Indiana University

Skip to:

  1. Search
  2. Breadcrumb Navigation
  3. Content
  4. Browse by Topic
  5. Services & Resources
  6. Additional Resources
  7. Multimedia News

Media Contacts

Chuck Carney
IU School of Education
ccarney@indiana.edu
812-856-8027

Last modified: Monday, April 4, 2011

Noyce regional conference brings teachers, faculty focused on STEM education to IUPUI

FOR IMMEDIATE RELEASE
April 4, 2011

INDIANAPOLIS -- More than 100 recipients of a scholarship that focuses on preparing more math and science teachers and higher education faculty will be on the Indiana University-Purdue University Indianapolis campus this week.

The Midwest Noyce Regional Conference will bring the Noyce Scholarship recipients together at IUPUI Thursday and Friday (April 7 and 8). This is the third consecutive year the Urban Center for the Advancement of STEM Education (UCASE) at IUPUI has hosted the event at the University Place Conference Center and Hotel. UCASE is a joint project of the IU School of Education at IUPUI, the Purdue School of Science at IUPUI, and the Purdue School of Engineering and Technology at IUPUI.

Noyce Conference

Dan Heumann, from West Virginia University, and Kate Parker, from the University of Kansas, work on a science project during a workshop at the 2010 Noyce Midwest Conference at IUPUI.

The conference is paid for by the National Science Foundation (NSF), which administers the Robert Noyce Scholarship Program. Noyce Scholarships support graduate degrees for prospective science and mathematics teachers who may be undergraduates in Science, Technology, Engineering, and Mathematics (STEM) disciplines or STEM professionals making a career change. Recipients of the Noyce Scholarship commit to teaching in a high-poverty school after earning a degree or certification.

Attendees are coming from as far away as Fargo, N.D., and Kansas City, Mo. for sessions built around the theme of "Developing STEM Teachers' Professional Skills." A range of topics includes project-based learning in mathematics and science, national math and science standards, managing problem behavior from students, and legal information public school teachers should know. Several faculty members from IUPUI and IU Bloomington will lead conference sessions.

"This year, the conference places a strong focus on STEM instructional aspects from two different perspectives," said Kim Nguyen, operations director for the UCASE. First, sessions will focus on how schools and colleges of education participating in the Noyce program are best preparing STEM teachers.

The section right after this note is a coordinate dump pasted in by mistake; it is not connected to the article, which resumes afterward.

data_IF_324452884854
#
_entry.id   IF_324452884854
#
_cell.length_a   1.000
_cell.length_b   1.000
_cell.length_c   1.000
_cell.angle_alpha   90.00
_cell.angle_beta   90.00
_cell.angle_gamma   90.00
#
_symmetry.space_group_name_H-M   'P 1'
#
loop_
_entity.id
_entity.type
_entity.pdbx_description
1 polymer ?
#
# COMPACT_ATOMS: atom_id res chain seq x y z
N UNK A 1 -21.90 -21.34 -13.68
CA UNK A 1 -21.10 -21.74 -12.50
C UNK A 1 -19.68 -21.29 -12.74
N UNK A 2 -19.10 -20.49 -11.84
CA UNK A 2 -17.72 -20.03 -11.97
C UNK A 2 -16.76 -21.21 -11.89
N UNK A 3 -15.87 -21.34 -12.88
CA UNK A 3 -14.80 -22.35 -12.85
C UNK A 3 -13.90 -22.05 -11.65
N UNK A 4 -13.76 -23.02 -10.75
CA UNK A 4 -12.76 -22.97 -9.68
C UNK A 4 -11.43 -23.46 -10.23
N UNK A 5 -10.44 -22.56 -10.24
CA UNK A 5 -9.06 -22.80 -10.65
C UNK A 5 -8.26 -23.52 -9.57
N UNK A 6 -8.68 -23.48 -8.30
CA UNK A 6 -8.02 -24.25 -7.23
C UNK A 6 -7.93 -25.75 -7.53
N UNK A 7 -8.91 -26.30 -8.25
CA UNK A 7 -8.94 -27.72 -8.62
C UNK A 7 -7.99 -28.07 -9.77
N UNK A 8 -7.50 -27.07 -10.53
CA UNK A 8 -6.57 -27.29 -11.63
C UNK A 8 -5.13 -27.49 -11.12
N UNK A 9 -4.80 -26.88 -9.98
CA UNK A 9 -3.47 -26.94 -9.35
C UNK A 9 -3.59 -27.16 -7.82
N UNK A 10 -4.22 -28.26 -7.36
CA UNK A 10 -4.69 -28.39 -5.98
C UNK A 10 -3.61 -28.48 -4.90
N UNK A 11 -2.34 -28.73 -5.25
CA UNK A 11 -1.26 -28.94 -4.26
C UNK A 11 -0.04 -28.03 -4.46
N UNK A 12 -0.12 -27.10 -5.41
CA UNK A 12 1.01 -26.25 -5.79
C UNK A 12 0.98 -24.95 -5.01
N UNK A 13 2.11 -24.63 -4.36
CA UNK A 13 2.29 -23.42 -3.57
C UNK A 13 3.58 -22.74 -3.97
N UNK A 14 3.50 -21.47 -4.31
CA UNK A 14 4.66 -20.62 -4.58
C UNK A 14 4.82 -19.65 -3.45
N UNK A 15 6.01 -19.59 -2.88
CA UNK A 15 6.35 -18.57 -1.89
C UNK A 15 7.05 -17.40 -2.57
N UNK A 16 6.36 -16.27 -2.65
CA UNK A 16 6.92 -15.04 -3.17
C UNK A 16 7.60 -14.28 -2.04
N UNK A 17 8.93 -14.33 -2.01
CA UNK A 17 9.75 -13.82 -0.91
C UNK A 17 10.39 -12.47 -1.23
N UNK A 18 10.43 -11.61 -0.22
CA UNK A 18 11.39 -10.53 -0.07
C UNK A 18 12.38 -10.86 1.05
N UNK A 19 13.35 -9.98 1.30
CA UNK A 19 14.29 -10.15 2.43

"The conference was intentionally designed to highlight pedagogical innovations that address social justice and teaching effectiveness," Nguyen said.

To that end, participants will be a part of sessions led by Suzanne Eckes, associate professor in the IU School of Education, whose research focuses on legal issues surrounding equity for marginalized groups in traditional public and charter schools. Other presenters include Luciana C. de Oliveira, assistant professor in curriculum and instruction at Purdue, who researches the challenges English language learners have understanding academic language in the classroom as well as equity in teacher education.

The second perspective of the conference focuses on Noyce Scholars who have become leading teachers in their discipline within their first four years of teaching. Sessions on innovations they've created include recent Noyce Scholars at IUPUI including Chris Hiller, a teacher at Decatur Central New Tech High School, who will speak about teaching biology and English in a co-instructional format in a New Tech school. Also, Kylee List from Warren Central High School will team with Warren Central colleague Linda Monroe to show how other teachers can learn project-based learning through a "CSI" or Crime Scene Investigation approach.

The Noyce Scholarship program first began at IUPUI in 2005, funding the "Transition to Teaching" (T2T) program for math and science teachers coming from another career. A Noyce Scholars program focused on undergraduate science majors began in 2007, followed by a new math and science T2T program in 2009.

At IU Bloomington, the IU School of Education and the IU College of Arts and Sciences earned NSF grant funding for the Indiana Noyce Science Scholars program that began last fall following a math-focused collaboration between the colleges that started in 2006.

More information about the conference is available at http://www.noyceconferenceindy.org/.